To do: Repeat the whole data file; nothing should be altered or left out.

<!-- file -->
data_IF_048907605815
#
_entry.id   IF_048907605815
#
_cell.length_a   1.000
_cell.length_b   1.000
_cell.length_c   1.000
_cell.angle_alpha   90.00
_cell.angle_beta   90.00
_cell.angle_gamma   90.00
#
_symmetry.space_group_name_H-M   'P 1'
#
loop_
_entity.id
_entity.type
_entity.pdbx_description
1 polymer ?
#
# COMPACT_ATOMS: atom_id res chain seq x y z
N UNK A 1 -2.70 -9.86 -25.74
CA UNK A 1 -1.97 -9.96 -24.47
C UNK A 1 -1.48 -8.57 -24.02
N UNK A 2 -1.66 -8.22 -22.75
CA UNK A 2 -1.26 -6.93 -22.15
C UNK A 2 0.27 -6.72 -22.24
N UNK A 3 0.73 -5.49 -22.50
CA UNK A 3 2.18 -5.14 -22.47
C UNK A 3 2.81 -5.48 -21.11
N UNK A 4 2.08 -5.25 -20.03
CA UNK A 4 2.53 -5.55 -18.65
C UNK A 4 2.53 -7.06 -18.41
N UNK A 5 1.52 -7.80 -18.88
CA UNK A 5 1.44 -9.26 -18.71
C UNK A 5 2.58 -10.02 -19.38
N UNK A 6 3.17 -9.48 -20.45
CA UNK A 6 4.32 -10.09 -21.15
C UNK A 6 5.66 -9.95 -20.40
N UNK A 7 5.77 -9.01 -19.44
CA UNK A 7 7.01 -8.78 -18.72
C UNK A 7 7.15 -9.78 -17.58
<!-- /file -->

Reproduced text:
data_IF_048907605815
#
_entry.id   IF_048907605815
#
_cell.length_a   1.000
_cell.length_b   1.000
_cell.length_c   1.000
_cell.angle_alpha   90.00
_cell.angle_beta   90.00
_cell.angle_gamma   90.00
#
_symmetry.space_group_name_H-M   'P 1'
#
loop_
_entity.id
_entity.type
_entity.pdbx_description
1 polymer ?
#
# COMPACT_ATOMS: atom_id res chain seq x y z
N UNK A 1 -2.70 -9.86 -25.74
CA UNK A 1 -1.97 -9.96 -24.47
C UNK A 1 -1.48 -8.57 -24.02
N UNK A 2 -1.66 -8.22 -22.75
CA UNK A 2 -1.26 -6.93 -22.15
C UNK A 2 0.27 -6.72 -22.24
N UNK A 3 0.73 -5.49 -22.50
CA UNK A 3 2.18 -5.14 -22.47
C UNK A 3 2.81 -5.48 -21.11
N UNK A 4 2.08 -5.25 -20.03
CA UNK A 4 2.53 -5.55 -18.65
C UNK A 4 2.53 -7.06 -18.41
N UNK A 5 1.52 -7.80 -18.88
CA UNK A 5 1.44 -9.26 -18.71
C UNK A 5 2.58 -10.02 -19.38
N UNK A 6 3.17 -9.48 -20.45
CA UNK A 6 4.32 -10.09 -21.15
C UNK A 6 5.66 -9.95 -20.40
N UNK A 7 5.77 -9.01 -19.44
CA UNK A 7 7.01 -8.78 -18.72
C UNK A 7 7.15 -9.78 -17.58